All I Had to Do is Ask: An Intro to “Behind The Kitchen Door,” a New Column by Blogger Patrice Costa

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Patrice Costa, part time guest blogger and full time foodie, here with some exciting news.  I recently made a major life decision to figure out if my love of cooking was truly something I wanted to do when I grew up.  I was optimistic that working in a restaurant kitchen would either cure me of this fantasy or create a new career.  A very talented female chef, Hannah Hopkins, who has become my mentor and good friend, gave me the best advice to just find a “stage” position in a restaurant.  Stagiaire is French for a culinary intern.  To my surprise, formal training or experience was not a necessity.  All that was required was the drive, passion and desire to learn.  And, of course, I just had to have the confidence to ask . . .

So, that’s how I went from stagiaire to commis (more French for chef-in-training) for chef/owner Tom Costello at Thyme Restaurant in Yorktown Heights and his chef de cuisine, Laurent Ceron.  It’s been an unbelievable experience where I’ve progressed from prepping veggies to making salads and desserts (garde manger or cold station) to working on the line in the open kitchen cooking sides and plating.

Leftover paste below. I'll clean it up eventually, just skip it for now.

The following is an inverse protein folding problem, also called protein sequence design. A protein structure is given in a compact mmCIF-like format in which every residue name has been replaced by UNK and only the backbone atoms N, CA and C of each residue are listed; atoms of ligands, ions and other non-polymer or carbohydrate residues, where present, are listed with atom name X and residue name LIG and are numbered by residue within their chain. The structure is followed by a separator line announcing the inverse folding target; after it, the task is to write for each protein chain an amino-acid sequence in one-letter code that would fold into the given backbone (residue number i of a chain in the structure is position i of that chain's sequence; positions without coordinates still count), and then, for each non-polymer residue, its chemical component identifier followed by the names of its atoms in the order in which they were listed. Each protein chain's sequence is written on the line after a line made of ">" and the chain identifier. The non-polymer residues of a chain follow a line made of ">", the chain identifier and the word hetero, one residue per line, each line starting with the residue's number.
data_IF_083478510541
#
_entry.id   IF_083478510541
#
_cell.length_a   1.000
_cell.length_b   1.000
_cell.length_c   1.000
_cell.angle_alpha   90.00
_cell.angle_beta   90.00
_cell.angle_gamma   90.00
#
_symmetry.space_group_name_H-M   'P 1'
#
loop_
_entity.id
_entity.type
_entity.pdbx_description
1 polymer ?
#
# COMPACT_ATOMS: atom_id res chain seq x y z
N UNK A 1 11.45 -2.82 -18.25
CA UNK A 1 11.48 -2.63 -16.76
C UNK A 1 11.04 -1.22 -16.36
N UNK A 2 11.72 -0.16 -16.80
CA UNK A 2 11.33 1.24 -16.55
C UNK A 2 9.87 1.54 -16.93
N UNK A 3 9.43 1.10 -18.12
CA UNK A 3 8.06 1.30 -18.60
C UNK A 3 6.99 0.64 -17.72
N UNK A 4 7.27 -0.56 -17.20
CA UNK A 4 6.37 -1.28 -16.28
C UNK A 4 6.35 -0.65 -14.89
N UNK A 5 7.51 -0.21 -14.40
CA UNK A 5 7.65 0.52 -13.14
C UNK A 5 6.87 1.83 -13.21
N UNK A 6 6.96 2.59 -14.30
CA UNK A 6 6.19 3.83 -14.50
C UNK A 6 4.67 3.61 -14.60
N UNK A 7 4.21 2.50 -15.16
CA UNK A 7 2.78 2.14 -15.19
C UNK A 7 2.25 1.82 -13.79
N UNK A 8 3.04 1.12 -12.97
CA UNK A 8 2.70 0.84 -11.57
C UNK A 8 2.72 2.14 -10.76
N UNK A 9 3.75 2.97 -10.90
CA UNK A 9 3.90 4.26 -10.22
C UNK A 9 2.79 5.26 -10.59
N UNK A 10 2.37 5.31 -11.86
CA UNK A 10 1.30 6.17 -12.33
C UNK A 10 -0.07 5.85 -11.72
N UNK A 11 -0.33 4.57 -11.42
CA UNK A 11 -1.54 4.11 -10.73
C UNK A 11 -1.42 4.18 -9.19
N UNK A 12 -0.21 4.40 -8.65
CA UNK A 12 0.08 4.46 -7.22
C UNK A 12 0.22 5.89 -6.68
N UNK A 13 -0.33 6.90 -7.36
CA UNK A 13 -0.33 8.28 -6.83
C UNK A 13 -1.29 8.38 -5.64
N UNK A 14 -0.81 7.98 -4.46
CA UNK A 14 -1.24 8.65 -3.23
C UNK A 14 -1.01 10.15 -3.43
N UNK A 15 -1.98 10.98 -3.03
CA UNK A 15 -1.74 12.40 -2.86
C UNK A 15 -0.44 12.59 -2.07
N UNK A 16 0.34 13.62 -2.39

The most tedious task I’ve been assigned was definitely seeding pomegranates (while my fingers still had traces of red on them, I found out a week later the trick is to cut them in half on the equator and bang on the shell to release the seeds).  You might think the best item in my culinary bag of tricks would be my knives or my whisk attachment on my hand blender, but it’s actually my contact lenses.  I can stand side by side with the other chefs slicing onions and not shed a single tear!

With so much to be done every day to get ready for service, there’s not as much time as you would think to try out new recipes.  But I had a precious few minutes and used some of our day-old rolls to create Chocolate Caramel Banana Bread Pudding (a cross between my Banana Upside Down Cake and Chocolate Bread Pudding).  It was well received at family meal (dinner for staff before service).  I brought some home for a sweet evening snack for my hubby, and we both agreed it was pretty darn good for my first attempt at developing a recipe.

Warm chocolately bread pudding which is then turned upside down to reveal gooey caramel and bananas.

The restaurant kitchen is an extremely fast paced environment where multitasking is not only essential, it’s an art.   Because of my unique perspective, I’ve had the chance to learn exactly what goes on from behind the kitchen door.  I’m excited to share a few of those interesting facts, and give you a glimpse of life in a restaurant kitchen in my next blog post.

 

Portrait photo above by Margaret Rizzuto Photography

 

 

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Guest bloggers are encouraged to contribute to Small Bites. To submit an idea, email food editor Liz Johnson at food@lohud.com

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